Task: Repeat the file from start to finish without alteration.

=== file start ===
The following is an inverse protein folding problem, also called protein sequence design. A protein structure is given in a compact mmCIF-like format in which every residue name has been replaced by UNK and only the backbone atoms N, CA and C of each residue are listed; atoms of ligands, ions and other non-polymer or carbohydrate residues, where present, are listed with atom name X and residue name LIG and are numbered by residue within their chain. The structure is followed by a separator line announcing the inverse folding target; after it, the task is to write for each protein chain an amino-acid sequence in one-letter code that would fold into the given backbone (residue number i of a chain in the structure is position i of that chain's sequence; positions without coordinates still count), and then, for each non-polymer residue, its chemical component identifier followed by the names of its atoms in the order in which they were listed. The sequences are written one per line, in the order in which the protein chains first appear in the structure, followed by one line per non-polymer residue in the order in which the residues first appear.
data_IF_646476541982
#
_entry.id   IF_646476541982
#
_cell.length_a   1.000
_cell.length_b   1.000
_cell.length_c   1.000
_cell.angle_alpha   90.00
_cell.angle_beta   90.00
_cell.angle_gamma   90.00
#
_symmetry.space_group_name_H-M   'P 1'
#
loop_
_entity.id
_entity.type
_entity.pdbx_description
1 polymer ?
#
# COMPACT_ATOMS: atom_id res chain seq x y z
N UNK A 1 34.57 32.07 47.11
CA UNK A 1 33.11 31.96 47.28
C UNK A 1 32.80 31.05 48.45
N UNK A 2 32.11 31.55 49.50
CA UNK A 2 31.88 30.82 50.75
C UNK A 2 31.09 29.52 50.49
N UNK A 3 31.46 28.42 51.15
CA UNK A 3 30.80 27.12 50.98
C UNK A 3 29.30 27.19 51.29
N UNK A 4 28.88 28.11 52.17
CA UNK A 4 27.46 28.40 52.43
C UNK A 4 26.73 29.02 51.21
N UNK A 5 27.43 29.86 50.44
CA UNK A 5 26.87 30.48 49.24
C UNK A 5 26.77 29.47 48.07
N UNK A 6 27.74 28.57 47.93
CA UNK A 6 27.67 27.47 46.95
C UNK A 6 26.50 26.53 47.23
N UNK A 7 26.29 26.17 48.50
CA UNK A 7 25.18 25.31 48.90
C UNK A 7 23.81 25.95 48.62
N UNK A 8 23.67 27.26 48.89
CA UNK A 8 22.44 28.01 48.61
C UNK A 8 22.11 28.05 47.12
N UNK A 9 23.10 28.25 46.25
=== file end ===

The following is an inverse protein folding problem, also called protein sequence design. A protein structure is given in a compact mmCIF-like format in which every residue name has been replaced by UNK and only the backbone atoms N, CA and C of each residue are listed; atoms of ligands, ions and other non-polymer or carbohydrate residues, where present, are listed with atom name X and residue name LIG and are numbered by residue within their chain. The structure is followed by a separator line announcing the inverse folding target; after it, the task is to write for each protein chain an amino-acid sequence in one-letter code that would fold into the given backbone (residue number i of a chain in the structure is position i of that chain's sequence; positions without coordinates still count), and then, for each non-polymer residue, its chemical component identifier followed by the names of its atoms in the order in which they were listed. The sequences are written one per line, in the order in which the protein chains first appear in the structure, followed by one line per non-polymer residue in the order in which the residues first appear.
data_IF_646476541982
#
_entry.id   IF_646476541982
#
_cell.length_a   1.000
_cell.length_b   1.000
_cell.length_c   1.000
_cell.angle_alpha   90.00
_cell.angle_beta   90.00
_cell.angle_gamma   90.00
#
_symmetry.space_group_name_H-M   'P 1'
#
loop_
_entity.id
_entity.type
_entity.pdbx_description
1 polymer ?
#
# COMPACT_ATOMS: atom_id res chain seq x y z
N UNK A 1 34.57 32.07 47.11
CA UNK A 1 33.11 31.96 47.28
C UNK A 1 32.80 31.05 48.45
N UNK A 2 32.11 31.55 49.50
CA UNK A 2 31.88 30.82 50.75
C UNK A 2 31.09 29.52 50.49
N UNK A 3 31.46 28.42 51.15
CA UNK A 3 30.80 27.12 50.98
C UNK A 3 29.30 27.19 51.29
N UNK A 4 28.88 28.11 52.17
CA UNK A 4 27.46 28.40 52.43
C UNK A 4 26.73 29.02 51.21
N UNK A 5 27.43 29.86 50.44
CA UNK A 5 26.87 30.48 49.24
C UNK A 5 26.77 29.47 48.07
N UNK A 6 27.74 28.57 47.93
CA UNK A 6 27.67 27.47 46.95
C UNK A 6 26.50 26.53 47.23
N UNK A 7 26.29 26.17 48.50
CA UNK A 7 25.18 25.31 48.90
C UNK A 7 23.81 25.95 48.62
N UNK A 8 23.67 27.26 48.89
CA UNK A 8 22.44 28.01 48.61
C UNK A 8 22.11 28.05 47.12
N UNK A 9 23.10 28.25 46.25